Social inequality and substance use and problematic gambling among adolescents and young adults: A review of epidemiological surveys in Germany


The current review provides an overview of socioepidemiological research in Germany about the prevalence of addictive behaviours (smoking, binge and hazardous drinking, consumption of cannabis and other illegal drugs, the non-medical use of prescription drugs and problematic gambling) among adolescents (11-17 years) and young adults (18-25 years), also differentiating between different socioeconomic status (SES) indicators (attended school type, family affluence, parental occupational status, parental SES, employment status) and migration background. The authors evaluated data from ten national surveys and one regional survey conducted between 2002 and 2012, which included different samples. The trends over this time frame reveal that the proportion of adolescents who smoke tobacco, show problematic patterns of alcohol consumption, use cannabis or other illegal drugs has generally declined over the investigated time span in Germany.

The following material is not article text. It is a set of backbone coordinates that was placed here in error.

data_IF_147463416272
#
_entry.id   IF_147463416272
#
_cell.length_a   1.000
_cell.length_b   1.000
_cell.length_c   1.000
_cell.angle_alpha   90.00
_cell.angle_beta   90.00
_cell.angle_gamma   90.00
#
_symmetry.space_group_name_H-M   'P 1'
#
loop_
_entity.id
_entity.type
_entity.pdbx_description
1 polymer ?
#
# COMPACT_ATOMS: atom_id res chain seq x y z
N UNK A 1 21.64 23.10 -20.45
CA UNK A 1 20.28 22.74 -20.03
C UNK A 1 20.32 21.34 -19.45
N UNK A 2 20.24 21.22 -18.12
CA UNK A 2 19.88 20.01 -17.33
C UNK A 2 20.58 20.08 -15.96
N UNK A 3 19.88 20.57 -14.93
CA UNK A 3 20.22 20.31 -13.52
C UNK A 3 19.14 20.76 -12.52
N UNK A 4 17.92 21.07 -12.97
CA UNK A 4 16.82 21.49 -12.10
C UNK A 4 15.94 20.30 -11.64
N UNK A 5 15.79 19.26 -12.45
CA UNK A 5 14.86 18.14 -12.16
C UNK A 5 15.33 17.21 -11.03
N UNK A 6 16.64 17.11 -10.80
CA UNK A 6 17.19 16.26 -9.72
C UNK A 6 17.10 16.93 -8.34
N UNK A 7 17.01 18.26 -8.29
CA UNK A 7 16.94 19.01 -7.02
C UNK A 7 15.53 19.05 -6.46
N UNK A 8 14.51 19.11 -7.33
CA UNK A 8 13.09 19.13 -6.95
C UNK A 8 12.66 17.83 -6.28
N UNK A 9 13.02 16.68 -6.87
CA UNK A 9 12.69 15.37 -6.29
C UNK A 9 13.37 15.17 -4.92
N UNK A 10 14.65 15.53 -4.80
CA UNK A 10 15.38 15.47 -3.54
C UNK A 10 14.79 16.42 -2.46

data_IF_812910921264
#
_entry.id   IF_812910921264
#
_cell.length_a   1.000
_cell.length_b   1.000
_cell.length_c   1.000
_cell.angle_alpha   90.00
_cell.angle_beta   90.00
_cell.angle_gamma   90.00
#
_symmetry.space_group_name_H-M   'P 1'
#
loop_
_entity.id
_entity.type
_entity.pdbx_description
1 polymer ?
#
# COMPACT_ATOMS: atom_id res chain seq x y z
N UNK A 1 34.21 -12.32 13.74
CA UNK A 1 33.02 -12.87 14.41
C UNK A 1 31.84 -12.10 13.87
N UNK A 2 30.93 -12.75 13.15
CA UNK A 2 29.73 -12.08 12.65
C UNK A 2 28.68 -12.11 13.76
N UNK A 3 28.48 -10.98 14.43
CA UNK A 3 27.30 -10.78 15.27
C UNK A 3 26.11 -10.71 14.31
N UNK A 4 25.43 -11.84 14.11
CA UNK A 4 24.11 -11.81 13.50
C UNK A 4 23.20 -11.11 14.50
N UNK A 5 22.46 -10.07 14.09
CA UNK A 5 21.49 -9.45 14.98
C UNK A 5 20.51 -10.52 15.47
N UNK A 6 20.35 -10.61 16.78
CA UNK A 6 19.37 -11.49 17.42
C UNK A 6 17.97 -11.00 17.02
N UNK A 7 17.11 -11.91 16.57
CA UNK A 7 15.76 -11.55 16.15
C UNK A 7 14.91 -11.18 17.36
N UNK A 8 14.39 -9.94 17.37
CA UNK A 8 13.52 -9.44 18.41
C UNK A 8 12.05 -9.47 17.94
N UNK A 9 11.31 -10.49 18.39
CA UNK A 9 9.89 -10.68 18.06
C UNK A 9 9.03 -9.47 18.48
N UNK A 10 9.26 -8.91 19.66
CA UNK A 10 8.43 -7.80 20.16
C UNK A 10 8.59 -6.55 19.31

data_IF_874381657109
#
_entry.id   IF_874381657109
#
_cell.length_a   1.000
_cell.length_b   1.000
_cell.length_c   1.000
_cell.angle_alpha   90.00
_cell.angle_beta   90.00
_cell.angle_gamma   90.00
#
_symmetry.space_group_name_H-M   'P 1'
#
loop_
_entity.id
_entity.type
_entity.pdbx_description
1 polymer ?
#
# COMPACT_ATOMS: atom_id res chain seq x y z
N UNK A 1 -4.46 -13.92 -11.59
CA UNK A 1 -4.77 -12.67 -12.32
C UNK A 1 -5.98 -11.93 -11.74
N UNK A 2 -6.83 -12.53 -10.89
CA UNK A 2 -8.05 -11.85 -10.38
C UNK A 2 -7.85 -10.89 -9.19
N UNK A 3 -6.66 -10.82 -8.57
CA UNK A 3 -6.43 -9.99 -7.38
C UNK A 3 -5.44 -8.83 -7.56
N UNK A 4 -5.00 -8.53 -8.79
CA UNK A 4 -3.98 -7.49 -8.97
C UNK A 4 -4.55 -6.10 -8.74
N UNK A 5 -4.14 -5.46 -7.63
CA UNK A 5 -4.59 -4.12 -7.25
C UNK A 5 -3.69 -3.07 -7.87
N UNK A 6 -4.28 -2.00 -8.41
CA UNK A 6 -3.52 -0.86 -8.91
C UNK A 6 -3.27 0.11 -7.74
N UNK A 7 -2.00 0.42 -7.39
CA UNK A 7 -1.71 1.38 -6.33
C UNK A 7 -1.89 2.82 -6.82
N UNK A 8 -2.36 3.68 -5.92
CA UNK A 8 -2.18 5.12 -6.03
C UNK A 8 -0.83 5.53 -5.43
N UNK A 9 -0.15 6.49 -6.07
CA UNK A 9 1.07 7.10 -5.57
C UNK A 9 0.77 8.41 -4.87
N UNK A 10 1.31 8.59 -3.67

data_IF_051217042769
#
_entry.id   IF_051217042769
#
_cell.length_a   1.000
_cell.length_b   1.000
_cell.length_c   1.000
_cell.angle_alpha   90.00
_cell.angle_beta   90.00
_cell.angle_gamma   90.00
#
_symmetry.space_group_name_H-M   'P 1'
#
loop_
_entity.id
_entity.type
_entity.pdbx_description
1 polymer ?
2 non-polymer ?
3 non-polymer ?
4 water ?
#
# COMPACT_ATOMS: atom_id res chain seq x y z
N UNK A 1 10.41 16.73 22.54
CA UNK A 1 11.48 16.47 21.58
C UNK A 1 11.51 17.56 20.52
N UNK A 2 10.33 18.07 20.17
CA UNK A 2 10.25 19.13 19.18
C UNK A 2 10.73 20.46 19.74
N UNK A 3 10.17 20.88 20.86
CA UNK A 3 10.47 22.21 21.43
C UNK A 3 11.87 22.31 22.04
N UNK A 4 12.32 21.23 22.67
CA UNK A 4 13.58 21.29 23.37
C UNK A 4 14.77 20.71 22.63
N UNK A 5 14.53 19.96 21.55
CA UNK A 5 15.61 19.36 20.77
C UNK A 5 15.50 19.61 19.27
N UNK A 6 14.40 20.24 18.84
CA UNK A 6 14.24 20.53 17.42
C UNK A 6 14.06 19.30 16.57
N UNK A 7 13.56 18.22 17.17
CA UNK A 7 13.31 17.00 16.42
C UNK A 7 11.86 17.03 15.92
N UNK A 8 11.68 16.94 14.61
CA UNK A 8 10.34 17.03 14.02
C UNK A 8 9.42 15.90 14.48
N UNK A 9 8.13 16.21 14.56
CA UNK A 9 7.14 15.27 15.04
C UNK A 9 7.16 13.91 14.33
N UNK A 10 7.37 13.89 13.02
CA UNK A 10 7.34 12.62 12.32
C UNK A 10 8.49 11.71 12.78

The results nevertheless suggest that some strong associations still exist between social inequalities and the prevalence of substance use. The detailed results are summarised in twelve tables. The main results are as follows: 1) Low SES (school type, employment status) was consistently associated with more cigarette smoking, and, where such data was available, this pattern was observed in both males and females. 2) With regard to family affluence, two surveys show that boys with low and middle FAS are significantly less likely to have binge drinking experience compared to boys with high FAS. There were no significant associations between problematic alcohol use and parental SES, and not all results of the surveys show that binge drinking is more prevalent among HS-students. Employment status was associated with gender differences; problematic patterns of alcohol consumption were significantly more prevalent among young unemployed males compared to GY-students (secondary high school/grammar school) of the same age. The opposite was true for females. Another consistent finding was that among adolescents and young adults with a Turkish/Asian migration background, a problematic use of alcohol was significantly less common compared to adolescents and young adults of the same age without a migration background. 3) In terms of the consumption of cannabis, the unemployed and students with low educational level (`Hauptschule┬┤) emerge as high-risk groups. 4) The results concerning problematic gambling significantly overlap with and reflect the findings of international research: being male, of low educational attainment, unemployed, receiving social welfare, and having a migration background significantly increased the risk of problematic gambling habits. 5) The highest lifetime prevalence rates for the consumption of illegal drugs (other than cannabis) were observed among students with low educational level. It should be noted that other SES indicators, in addition to school type, have not been examined to date. The review concludes by outlining gaps and future research areas, as well as presenting several implications for prevention initiatives.

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